Preferably the cone angle of the stem does not exceed 10° and in the preferred construction it is approximately 1.7°. With a small cone angle, the dilation of the skin or tissue on introduction of the trocar stem produces a minimum damage to the skin or tissue.
When a blunt instrument such as a nephroscope or expander tube is forced through the bore of the stem from the relatively large proximal end of the stem will expand by uncoiling, the uncoiling action being greatest at the distal end, until the stem provides a substantially parallel-sided bore through which the blunt instrument can pass. Again, the dilation of the skin and tissue which occurs due to this expansion of the stem is achieved with a minimum amount of damage to the skin and tissue, because the conical form of the stem provides an ideal means of converting the longitudinal motion of the blunt instrument into a radial expansion of the stem. Moreover, the dilation occurs smoothly and without any severe axial compression or shearing of the tissue.
According to a second aspect of the invention an expansible cannula comprises a stem formed by a plurality of thin sheet material leaves each of arcuate cross-section, each leaf being overlapped with the adjacent leaf or leaves so that, together, the leaves form a tube which can be increased in diameter by moving the leaves to reduce the overlap between them. Preferably each leaf has one longitudinal margin on the inside of an adjacent leaf and the other longitudinal margin on the outside of the or another adjacent leaf. In the preferred construction, there are three leaves each of which has one longitudinal edge inside the leaf on its anticlockwise side, and its other longitudinal leaf outside the leaf on the clockwise side.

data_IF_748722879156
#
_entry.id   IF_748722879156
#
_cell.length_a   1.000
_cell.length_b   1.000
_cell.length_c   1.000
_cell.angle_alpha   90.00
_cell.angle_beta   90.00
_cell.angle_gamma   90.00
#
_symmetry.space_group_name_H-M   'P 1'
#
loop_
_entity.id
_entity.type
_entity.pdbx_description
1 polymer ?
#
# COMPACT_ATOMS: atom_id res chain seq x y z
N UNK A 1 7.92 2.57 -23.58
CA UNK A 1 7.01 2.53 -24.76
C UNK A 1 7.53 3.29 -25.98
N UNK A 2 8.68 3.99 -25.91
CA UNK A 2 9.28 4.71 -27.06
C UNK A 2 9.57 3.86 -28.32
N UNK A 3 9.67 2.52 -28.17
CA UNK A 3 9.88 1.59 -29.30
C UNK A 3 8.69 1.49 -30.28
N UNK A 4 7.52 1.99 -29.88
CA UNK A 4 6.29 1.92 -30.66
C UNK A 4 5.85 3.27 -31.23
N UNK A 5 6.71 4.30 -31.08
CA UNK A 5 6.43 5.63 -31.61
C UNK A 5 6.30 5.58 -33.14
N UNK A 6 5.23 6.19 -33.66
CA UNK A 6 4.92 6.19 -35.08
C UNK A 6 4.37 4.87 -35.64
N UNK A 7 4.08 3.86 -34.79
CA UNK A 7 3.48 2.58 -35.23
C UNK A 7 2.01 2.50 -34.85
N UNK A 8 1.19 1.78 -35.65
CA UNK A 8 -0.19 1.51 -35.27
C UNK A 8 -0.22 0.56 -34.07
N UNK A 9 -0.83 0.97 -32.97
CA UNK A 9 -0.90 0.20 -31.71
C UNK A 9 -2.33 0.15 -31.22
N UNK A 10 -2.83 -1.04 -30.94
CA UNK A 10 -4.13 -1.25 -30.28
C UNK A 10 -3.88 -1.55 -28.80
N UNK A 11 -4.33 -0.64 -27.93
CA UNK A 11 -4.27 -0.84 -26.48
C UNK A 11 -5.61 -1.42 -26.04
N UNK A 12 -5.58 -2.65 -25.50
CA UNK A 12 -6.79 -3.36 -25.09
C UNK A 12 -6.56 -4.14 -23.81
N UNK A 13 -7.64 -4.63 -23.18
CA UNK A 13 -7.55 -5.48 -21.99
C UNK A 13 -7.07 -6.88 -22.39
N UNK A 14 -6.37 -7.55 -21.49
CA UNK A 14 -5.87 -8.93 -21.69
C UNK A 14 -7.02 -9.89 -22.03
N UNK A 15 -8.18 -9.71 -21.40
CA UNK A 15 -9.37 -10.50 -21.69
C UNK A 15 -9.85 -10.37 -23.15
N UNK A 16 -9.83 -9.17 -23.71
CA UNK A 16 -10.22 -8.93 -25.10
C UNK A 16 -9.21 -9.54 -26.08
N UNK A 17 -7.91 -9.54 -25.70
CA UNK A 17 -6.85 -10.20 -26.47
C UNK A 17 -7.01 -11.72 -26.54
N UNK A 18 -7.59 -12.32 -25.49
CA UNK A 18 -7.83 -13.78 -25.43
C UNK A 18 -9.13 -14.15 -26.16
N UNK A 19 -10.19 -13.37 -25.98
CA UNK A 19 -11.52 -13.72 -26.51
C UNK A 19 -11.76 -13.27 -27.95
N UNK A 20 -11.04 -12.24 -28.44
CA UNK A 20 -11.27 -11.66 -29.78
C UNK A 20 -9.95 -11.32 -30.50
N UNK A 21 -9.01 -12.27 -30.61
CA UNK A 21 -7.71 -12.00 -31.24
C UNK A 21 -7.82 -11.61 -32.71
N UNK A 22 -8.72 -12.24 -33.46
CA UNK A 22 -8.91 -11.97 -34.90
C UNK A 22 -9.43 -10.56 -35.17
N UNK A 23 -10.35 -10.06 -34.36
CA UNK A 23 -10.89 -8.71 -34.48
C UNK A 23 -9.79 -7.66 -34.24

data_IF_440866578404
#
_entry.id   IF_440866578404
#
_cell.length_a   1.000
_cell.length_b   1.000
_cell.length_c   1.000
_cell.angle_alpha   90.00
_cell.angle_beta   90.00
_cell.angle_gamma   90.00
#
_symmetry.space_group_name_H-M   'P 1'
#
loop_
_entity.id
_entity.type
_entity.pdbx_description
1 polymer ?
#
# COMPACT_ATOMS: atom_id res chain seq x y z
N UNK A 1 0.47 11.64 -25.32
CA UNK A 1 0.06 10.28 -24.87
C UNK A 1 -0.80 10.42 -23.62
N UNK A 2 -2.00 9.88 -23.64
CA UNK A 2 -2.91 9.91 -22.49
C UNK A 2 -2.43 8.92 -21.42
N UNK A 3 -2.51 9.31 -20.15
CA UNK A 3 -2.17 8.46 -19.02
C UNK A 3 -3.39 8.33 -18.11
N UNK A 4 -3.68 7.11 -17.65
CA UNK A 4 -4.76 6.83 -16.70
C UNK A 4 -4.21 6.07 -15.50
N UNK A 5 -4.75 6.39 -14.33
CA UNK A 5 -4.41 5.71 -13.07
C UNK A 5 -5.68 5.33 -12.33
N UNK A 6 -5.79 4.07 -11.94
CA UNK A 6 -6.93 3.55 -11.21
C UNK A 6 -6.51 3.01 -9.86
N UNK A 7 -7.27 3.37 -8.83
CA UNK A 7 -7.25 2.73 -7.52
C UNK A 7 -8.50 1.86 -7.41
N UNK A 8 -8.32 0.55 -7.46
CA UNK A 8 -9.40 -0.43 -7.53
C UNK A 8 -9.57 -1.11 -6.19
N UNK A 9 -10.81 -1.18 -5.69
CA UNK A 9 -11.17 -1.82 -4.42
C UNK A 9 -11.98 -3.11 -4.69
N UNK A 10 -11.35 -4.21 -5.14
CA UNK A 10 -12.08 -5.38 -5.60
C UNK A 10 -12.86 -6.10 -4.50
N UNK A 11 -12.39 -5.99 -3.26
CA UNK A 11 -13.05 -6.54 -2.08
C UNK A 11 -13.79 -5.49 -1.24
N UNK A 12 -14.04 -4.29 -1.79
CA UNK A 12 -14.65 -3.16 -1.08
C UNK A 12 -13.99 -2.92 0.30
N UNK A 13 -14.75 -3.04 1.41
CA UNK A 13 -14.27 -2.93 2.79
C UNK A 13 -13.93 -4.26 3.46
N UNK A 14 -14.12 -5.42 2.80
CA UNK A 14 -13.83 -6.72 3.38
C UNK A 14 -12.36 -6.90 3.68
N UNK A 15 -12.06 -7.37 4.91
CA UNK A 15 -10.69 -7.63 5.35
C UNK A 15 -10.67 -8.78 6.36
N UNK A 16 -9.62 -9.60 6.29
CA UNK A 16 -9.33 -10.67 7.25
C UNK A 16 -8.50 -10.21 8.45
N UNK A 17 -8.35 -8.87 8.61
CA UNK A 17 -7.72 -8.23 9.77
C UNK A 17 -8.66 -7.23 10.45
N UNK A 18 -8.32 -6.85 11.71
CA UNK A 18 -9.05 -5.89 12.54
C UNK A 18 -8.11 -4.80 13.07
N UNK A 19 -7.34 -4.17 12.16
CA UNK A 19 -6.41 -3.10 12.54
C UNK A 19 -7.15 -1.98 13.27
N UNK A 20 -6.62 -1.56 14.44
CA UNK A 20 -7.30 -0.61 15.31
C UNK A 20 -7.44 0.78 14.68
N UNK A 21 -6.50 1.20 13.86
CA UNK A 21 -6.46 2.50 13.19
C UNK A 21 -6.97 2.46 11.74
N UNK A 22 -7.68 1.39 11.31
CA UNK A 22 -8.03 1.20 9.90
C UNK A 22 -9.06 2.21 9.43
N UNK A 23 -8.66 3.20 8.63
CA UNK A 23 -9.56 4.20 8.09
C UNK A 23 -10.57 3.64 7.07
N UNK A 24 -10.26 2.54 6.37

Preferably the three leaves taper so that in the assembled condition they form a conical or frusto-conical stem, which tapers towards the distal end, so that when the stem is opened by exerting an expansion force to the inside of the stem, the distal ends of the leaves open to a greater extent than the proximal end (i.e. there is a greater reduction in the overlapping at the distal end than at the proximal end). This aspect of the invention may be combined with all the features of the first aspect of the invention.
The construction of three forms of cannula each in accordance with the first aspect of invention (the third form being also in accordance with the second aspect of the invention) and their method of use, will now be described by way of examples only, with reference to the accompanying drawings in which:
FIG. 1 shows a blank used in the manufacture of a cannula stem,
FIG. 2 shows the blank after a folding operation,
FIG. 3 shown an initial stage in a coiling operation,
FIG. 4 shows a cannula stem formed by the coiling operation,
FIGS. 5A to 5D show cross-sections through the stem at various stages in a turning inside-out operation,